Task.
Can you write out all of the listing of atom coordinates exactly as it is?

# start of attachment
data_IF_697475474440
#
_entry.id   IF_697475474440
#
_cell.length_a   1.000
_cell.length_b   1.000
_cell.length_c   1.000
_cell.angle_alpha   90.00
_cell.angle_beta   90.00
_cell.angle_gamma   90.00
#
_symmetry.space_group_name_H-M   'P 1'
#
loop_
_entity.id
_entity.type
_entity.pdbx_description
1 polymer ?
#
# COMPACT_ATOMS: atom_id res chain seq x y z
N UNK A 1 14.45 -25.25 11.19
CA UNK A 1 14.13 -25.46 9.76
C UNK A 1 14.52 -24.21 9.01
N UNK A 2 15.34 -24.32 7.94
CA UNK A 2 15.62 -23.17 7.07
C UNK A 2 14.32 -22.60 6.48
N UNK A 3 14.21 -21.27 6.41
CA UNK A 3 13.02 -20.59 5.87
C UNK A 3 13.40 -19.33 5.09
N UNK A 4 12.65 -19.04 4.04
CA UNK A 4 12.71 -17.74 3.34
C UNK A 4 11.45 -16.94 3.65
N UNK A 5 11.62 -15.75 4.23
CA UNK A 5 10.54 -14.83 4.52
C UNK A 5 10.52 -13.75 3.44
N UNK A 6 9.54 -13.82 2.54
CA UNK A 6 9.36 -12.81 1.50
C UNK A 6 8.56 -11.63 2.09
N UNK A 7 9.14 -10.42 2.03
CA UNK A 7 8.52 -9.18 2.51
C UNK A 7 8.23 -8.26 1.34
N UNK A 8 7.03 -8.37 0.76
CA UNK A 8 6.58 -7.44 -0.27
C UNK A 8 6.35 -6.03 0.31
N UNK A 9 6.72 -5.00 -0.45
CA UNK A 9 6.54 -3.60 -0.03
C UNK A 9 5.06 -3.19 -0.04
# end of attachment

data_IF_697475474440
#
_entry.id   IF_697475474440
#
_cell.length_a   1.000
_cell.length_b   1.000
_cell.length_c   1.000
_cell.angle_alpha   90.00
_cell.angle_beta   90.00
_cell.angle_gamma   90.00
#
_symmetry.space_group_name_H-M   'P 1'
#
loop_
_entity.id
_entity.type
_entity.pdbx_description
1 polymer ?
#
# COMPACT_ATOMS: atom_id res chain seq x y z
N UNK A 1 14.45 -25.25 11.19
CA UNK A 1 14.13 -25.46 9.76
C UNK A 1 14.52 -24.21 9.01
N UNK A 2 15.34 -24.32 7.94
CA UNK A 2 15.62 -23.17 7.07
C UNK A 2 14.32 -22.60 6.48
N UNK A 3 14.21 -21.27 6.41
CA UNK A 3 13.02 -20.59 5.87
C UNK A 3 13.40 -19.33 5.09
N UNK A 4 12.65 -19.04 4.04
CA UNK A 4 12.71 -17.74 3.34
C UNK A 4 11.45 -16.94 3.65
N UNK A 5 11.62 -15.75 4.23
CA UNK A 5 10.54 -14.83 4.52
C UNK A 5 10.52 -13.75 3.44
N UNK A 6 9.54 -13.82 2.54
CA UNK A 6 9.36 -12.81 1.50
C UNK A 6 8.56 -11.63 2.09
N UNK A 7 9.14 -10.42 2.03
CA UNK A 7 8.52 -9.18 2.51
C UNK A 7 8.23 -8.26 1.34
N UNK A 8 7.03 -8.37 0.76
CA UNK A 8 6.58 -7.44 -0.27
C UNK A 8 6.35 -6.03 0.31
N UNK A 9 6.72 -5.00 -0.45
CA UNK A 9 6.54 -3.60 -0.03
C UNK A 9 5.06 -3.19 -0.04